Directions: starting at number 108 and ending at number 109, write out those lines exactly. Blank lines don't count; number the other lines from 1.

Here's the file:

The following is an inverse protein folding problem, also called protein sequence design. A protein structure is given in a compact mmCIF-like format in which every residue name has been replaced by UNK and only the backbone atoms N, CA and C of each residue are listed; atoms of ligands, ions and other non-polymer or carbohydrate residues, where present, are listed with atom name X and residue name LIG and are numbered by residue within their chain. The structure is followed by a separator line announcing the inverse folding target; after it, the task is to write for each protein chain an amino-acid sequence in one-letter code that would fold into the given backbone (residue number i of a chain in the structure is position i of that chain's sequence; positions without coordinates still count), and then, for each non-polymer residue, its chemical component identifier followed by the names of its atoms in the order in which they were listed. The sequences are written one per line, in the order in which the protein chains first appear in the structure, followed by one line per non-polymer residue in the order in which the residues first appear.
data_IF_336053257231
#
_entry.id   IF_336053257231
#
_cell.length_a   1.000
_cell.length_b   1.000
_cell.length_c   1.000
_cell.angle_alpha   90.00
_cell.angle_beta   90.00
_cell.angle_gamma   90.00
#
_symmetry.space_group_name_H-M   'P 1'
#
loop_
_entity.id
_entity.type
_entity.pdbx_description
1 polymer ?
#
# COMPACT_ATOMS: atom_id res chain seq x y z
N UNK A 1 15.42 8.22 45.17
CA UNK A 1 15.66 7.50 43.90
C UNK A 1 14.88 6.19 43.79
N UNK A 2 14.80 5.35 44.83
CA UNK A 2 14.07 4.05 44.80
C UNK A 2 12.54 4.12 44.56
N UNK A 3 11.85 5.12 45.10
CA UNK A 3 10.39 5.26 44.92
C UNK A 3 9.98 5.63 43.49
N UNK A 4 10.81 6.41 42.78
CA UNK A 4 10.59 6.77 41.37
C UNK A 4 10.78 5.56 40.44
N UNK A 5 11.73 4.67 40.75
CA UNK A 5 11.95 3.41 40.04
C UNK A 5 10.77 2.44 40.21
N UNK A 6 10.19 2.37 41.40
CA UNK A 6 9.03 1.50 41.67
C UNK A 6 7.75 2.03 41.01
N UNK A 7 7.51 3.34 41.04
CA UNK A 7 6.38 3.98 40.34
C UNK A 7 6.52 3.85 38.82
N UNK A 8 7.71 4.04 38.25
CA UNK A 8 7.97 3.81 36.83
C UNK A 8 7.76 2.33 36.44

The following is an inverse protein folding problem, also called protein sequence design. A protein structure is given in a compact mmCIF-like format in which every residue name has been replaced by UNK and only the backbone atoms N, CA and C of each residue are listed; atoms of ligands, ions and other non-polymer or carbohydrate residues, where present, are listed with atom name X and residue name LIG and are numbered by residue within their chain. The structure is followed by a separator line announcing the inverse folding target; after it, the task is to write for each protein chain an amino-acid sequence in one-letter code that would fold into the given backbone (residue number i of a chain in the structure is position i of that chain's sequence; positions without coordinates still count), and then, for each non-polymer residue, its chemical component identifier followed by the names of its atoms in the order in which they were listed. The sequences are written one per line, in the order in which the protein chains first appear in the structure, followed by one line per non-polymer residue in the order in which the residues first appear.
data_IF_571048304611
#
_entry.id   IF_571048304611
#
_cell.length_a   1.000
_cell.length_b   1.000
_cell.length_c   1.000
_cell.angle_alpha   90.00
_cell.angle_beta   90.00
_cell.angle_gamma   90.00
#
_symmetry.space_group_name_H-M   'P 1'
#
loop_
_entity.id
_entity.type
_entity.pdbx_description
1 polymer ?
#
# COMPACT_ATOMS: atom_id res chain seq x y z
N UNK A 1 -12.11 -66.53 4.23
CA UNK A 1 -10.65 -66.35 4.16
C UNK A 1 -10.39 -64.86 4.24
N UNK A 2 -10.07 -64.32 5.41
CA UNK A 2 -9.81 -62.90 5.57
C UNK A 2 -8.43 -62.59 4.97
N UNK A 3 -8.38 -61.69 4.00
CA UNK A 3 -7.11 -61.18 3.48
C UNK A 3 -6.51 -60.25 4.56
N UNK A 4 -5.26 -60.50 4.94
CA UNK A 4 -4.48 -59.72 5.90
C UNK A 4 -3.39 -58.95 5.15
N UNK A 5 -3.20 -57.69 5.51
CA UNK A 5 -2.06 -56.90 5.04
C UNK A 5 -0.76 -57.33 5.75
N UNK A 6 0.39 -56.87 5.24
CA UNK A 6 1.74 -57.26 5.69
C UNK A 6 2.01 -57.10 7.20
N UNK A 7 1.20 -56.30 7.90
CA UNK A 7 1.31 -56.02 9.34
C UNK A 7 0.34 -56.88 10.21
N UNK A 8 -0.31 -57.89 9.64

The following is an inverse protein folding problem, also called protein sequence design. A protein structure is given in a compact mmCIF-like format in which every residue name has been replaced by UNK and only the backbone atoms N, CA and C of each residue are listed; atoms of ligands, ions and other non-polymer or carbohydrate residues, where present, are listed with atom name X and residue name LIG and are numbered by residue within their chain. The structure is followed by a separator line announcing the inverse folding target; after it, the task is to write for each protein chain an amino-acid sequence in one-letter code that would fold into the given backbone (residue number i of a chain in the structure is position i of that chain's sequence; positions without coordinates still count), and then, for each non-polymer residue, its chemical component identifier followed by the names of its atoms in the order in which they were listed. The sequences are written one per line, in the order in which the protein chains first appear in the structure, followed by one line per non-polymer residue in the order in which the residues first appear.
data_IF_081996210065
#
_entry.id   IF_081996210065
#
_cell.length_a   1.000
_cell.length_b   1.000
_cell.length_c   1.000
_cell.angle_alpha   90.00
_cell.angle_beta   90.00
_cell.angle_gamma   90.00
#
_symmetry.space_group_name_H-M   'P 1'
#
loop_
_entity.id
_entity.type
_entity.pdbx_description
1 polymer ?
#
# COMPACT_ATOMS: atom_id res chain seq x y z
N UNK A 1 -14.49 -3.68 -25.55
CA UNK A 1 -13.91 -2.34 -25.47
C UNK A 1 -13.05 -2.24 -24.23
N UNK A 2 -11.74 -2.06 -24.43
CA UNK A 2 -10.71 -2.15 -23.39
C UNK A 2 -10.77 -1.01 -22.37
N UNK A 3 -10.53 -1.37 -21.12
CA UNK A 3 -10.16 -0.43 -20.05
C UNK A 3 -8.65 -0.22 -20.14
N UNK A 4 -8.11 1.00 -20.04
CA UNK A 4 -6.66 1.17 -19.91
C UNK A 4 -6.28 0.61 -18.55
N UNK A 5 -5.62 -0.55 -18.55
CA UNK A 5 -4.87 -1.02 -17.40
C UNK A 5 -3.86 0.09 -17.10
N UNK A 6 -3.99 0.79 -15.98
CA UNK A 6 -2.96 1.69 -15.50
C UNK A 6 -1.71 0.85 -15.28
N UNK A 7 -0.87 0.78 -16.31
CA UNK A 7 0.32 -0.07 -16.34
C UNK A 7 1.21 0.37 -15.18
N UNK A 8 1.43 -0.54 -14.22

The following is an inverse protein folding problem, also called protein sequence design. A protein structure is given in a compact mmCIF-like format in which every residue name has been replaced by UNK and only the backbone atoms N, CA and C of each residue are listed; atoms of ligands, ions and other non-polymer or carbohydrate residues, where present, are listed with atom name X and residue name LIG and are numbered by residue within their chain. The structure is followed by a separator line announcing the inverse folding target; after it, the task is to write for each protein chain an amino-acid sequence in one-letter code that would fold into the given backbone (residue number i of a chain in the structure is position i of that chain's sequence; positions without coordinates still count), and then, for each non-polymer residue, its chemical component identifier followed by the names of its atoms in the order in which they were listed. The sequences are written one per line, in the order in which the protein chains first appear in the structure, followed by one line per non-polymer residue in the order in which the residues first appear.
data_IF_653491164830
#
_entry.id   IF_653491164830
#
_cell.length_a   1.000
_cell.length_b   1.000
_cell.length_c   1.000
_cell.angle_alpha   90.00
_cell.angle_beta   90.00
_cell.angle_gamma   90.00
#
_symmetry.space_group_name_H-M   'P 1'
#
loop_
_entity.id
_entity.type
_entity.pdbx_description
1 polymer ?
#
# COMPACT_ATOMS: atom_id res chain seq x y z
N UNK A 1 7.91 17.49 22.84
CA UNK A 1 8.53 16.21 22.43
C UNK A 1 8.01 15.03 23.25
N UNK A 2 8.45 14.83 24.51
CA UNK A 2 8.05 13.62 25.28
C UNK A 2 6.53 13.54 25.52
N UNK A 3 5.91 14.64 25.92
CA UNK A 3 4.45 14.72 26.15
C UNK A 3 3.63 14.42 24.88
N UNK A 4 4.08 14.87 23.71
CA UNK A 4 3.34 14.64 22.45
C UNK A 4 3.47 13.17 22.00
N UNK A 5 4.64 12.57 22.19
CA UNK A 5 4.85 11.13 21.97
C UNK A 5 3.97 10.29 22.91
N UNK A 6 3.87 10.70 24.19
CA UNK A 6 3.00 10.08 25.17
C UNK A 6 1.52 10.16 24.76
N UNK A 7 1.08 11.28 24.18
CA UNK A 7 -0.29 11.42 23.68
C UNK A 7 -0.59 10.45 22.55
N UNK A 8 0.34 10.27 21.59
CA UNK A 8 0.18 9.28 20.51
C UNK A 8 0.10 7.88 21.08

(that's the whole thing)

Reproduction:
#
# COMPACT_ATOMS: atom_id res chain seq x y z